March 04, 2014 –
President’s Indian Affairs Budget Request Promotes Strong Tribal Economies, Communities and Families
Proposal for Fiscal Year 2015 fully funds contract support costs, launches the “Tiwahe Initiative” to address family welfare and poverty issues, invests in education, economic development, and sustainable stewardship of natural resources, and advances a strategy to reduce incarceration in Indian Country.
WASHINGTON, D.C. – President Obama’s Fiscal Year 2015 budget request for Indian Affairs, which includes the Bureau of Indian Affairs (BIA) and the Bureau of Indian Education (BIE), is $2.6 billion – a $33.6 million increase above the FY 2014 enacted level.
The request maintains the President’s commitment to meet the Federal government’s responsibilities to the 566 federally recognized American Indian and Alaska Native Tribes by promoting stronger tribal economies, communities and families.
On June 26, 2013, President Obama appointed Interior Secretary Sally Jewell as the Chair of the White House Council on Native American Affairs. To underscore the President’s commitment to effective partnerships with American Indian and Alaska Native communities, the Council was established by Executive Order to enable Federal agencies to work more collaboratively and effectively with federally recognized Tribes to advance their economic and social priorities. The White House Council is a comprehensive multi-year effort to improve conditions for American Indians and Alaska Natives throughout Indian Country. Informed by consultation with the Tribes and reflective of tribal priorities, Interior’s 2015 budget continues the initiative’s focus on improved self-determination for tribal nations, safety of Indian communities, trust resource management, and post-secondary, elementary, and secondary education.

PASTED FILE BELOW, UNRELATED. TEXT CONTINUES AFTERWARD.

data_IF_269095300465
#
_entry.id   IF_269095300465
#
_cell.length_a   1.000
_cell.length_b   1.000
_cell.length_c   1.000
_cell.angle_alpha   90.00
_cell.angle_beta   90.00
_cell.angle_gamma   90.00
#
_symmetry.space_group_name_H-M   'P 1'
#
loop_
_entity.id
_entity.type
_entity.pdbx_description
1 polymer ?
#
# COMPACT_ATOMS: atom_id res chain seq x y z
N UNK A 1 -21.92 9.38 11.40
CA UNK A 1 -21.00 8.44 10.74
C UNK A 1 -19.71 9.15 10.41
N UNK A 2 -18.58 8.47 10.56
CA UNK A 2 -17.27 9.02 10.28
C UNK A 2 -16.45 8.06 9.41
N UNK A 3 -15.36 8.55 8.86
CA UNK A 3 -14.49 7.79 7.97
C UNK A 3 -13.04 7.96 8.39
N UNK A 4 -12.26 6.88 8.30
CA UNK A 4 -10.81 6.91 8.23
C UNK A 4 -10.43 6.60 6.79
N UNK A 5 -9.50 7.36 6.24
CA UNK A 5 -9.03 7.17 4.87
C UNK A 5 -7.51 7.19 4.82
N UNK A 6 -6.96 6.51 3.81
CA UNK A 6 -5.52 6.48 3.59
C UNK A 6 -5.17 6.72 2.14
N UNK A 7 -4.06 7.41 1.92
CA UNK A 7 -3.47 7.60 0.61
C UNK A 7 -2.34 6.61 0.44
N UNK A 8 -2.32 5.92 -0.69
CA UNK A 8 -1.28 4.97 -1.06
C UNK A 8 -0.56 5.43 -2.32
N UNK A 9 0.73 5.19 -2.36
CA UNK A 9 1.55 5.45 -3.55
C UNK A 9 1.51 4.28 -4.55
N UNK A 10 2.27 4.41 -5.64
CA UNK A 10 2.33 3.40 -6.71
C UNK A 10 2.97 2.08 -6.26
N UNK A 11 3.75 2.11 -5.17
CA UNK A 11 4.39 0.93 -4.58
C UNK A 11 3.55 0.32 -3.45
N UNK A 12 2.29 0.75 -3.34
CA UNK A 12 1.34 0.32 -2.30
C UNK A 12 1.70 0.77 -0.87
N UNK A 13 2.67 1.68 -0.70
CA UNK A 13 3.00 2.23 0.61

“The President’s Fiscal Year 2015 budget request continues to support Indian Affairs’ efforts to advance tribal self-governance and self-determination,” said Assistant Secretary – Indian Affairs Kevin K. Washburn. “In a budgetary climate that remains challenging, President Obama has made Indian tribes a priority, providing for the prudent management of tribal energy and natural resources, building stronger tribal economies, stabilizing families and creating safer tribal communities, expanding educational opportunities and increasing student achievement, restoring tribal homelands, and protecting tribal treaty rights.”
Among the major highlights, the budget proposal fully funds contract support costs that Tribes incur as managers of programs serving Native Americans and proposes a new Tiwahe Initiative, which integrates social services and job training programs to address the interrelated issues of poverty and child and family welfare. The President’s Opportunity, Growth, and Security Initiative would further invest in economic development and education in Indian Country to promote strong, resilient tribal economies and dramatically improve educational opportunities.
The Strengthening Tribal Nations Initiative